Pages: 232 (ARC)
Publisher: Feiwell and Friends
Release Date: 25th May 2010
Other Titles by this Author: The Compound
Be careful what you wish for…
Mason has never known his father, but longs to. All he has of him is a DVD of a man whose face is never seen, reading a children’s book. One day, on a whim, he plays the DVD for a group of comatose teens at the nursing home where his mother works. One of them, a beautiful girl, responds. She is part of a horrible experiment intended to render teenagers into genetically engineered, self-sustaining life-forms who don’t need food or water to survive. And before he knows it, Mason is on the run with the girl, and wanted, dead or alive, by the mysterious mastermind of this evil plan, who is simply called the Gardener.
Will Mason be forced to destroy the thing he’s longed for most?
The Gardener blew me away. It’s shocking, horrifying, involving and unbelievably clever.
Mason may just be the most un-hero-like hero I’ve come across in YA for a long time. And I like him a lot. He’s well over six foot, built like the Incredible Hulk and his face is marred by a disfiguring scar. And yet he’s quiet, kind and clever - a gentle giant with a hero complex. Mason acts on whim and instinct throughout The Gardener leaving himself as perplexed at his actions as I was. His mix of emotions for the girl - confusion, attraction, fear, a protective urge - made his journey so believable.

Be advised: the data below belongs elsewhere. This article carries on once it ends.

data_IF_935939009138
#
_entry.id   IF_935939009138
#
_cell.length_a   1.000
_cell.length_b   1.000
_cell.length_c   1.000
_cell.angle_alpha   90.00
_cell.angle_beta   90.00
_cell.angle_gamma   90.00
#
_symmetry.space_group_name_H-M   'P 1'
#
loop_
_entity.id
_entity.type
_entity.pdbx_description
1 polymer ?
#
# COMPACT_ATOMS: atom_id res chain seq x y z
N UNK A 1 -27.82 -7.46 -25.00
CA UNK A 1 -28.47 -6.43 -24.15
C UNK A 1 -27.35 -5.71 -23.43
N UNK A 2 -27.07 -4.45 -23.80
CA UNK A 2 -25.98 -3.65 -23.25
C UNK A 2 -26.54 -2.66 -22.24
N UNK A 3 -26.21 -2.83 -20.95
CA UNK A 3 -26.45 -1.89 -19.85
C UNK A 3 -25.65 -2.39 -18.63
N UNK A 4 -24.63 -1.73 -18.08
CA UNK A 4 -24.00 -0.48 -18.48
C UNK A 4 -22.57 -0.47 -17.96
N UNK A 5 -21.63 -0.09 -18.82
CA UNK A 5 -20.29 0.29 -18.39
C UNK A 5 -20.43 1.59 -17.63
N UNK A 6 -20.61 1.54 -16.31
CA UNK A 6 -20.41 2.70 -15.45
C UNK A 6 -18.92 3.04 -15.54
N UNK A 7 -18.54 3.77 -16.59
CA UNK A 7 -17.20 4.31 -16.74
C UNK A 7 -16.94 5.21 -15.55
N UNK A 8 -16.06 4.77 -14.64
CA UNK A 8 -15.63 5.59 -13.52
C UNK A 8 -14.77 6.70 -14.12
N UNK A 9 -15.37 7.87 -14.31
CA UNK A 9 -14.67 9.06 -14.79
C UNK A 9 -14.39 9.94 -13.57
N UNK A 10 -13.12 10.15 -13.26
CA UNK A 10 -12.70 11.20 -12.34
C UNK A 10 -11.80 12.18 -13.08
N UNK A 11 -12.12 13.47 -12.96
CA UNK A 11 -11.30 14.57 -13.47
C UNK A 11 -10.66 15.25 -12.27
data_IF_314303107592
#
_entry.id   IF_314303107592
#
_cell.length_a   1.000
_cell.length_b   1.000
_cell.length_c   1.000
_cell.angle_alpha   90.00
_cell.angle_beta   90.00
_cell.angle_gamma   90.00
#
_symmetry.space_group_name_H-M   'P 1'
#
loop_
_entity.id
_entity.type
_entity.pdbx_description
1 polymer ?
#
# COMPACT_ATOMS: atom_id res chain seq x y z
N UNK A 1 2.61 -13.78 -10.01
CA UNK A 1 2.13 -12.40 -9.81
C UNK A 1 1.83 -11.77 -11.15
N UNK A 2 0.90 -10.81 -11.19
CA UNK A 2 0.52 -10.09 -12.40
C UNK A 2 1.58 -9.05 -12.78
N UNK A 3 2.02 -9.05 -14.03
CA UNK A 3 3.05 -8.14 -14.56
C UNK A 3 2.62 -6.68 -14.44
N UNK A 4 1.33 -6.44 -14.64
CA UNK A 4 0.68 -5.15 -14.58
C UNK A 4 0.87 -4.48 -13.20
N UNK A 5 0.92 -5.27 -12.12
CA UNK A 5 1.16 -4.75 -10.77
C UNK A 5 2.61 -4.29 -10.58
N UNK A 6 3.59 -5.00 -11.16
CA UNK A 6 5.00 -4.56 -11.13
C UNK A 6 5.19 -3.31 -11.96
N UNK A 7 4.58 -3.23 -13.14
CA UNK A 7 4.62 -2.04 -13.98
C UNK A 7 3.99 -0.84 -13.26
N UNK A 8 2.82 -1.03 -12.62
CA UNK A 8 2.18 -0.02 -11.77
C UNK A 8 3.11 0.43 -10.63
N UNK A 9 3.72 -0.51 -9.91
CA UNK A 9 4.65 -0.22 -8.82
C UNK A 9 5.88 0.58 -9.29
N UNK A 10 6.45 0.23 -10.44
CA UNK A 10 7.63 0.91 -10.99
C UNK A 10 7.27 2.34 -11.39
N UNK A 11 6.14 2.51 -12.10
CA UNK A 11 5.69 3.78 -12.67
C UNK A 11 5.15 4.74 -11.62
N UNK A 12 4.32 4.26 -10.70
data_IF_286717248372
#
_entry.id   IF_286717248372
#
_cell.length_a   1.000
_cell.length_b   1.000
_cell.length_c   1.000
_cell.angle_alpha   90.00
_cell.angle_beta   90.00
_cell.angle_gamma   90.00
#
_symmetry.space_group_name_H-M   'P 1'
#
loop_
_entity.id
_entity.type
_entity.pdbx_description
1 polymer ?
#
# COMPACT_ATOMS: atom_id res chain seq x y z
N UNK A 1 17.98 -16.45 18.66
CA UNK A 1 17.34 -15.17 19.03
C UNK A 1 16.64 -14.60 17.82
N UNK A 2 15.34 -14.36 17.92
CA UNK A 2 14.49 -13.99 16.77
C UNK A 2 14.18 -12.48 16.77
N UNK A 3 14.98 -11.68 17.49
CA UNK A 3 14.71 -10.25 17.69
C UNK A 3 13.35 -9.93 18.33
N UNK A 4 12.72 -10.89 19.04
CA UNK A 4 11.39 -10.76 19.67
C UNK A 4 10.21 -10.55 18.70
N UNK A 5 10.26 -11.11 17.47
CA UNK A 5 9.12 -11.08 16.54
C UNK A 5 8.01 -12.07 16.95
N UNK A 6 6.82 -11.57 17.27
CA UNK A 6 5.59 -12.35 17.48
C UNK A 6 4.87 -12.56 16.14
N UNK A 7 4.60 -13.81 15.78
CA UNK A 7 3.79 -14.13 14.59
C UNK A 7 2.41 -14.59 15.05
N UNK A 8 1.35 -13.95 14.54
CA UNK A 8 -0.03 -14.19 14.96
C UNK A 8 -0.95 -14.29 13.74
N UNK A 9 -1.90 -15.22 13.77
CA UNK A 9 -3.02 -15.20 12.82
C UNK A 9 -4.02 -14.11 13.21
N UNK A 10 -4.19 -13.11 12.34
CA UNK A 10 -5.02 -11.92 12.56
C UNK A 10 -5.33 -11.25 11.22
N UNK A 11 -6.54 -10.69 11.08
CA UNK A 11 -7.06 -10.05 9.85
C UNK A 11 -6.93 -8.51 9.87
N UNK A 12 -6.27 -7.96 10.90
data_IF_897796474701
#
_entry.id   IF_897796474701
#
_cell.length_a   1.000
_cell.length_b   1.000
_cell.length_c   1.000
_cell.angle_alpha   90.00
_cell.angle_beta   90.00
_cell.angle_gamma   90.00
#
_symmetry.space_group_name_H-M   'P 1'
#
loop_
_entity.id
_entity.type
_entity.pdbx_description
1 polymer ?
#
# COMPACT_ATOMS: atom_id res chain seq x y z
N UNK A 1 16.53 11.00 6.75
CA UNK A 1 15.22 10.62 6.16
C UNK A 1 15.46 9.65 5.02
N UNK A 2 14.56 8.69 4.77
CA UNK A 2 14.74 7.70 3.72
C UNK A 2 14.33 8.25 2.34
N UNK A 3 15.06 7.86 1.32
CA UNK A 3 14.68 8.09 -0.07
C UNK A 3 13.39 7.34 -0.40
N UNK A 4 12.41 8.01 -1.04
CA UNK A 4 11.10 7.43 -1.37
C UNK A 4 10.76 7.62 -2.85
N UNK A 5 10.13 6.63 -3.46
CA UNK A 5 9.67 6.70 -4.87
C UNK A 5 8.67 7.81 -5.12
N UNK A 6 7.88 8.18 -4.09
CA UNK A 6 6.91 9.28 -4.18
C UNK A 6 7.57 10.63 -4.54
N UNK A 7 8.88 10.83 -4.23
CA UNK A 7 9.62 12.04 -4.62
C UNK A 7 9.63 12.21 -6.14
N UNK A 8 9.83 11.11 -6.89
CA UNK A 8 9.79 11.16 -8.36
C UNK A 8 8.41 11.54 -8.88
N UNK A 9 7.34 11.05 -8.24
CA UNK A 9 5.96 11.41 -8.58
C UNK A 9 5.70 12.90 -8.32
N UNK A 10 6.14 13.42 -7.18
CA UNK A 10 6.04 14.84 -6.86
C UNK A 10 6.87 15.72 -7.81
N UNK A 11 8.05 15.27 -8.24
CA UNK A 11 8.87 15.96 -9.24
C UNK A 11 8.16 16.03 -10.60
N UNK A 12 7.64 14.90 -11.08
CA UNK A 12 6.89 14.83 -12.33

And it had to be because the storyline of turning humans autotrophic (being able to sustain themselves using sunlight, like plants) is out of this world. I knew vaguely what was going on from the book’s blurb, but the mysteries of TroDyn, Mason’s dad, the clinical trial and the girl kept me furiously turning the pages. I kept promising myself that I would only read one more chapter and then go to sleep, but I couldn’t. I read it very quickly, but for a book of just over 200 pages, it didn’t feel rushed or lacking in plot in the slightest.
The unveiling of all of the mysteries left me reeling. It was morbidly, horrifically, disgustingly fascinating and I couldn’t tear my eyes away from the page. And what made it worse was my paranoid line of though that someone like that could be going on under out noses and we’d have absolutely no idea it was happening. Then I started to think about the chemical research lab that’s across from my school and offers summer programs like TroDyn does. I really freaked myself out!
I loved The Gardener to bits and if I enjoy SA Bodeen’s first novel, The Compound, anywhere near as much, she could easily become one of my favourite authors.
For my 2010 100+ Reading Challenge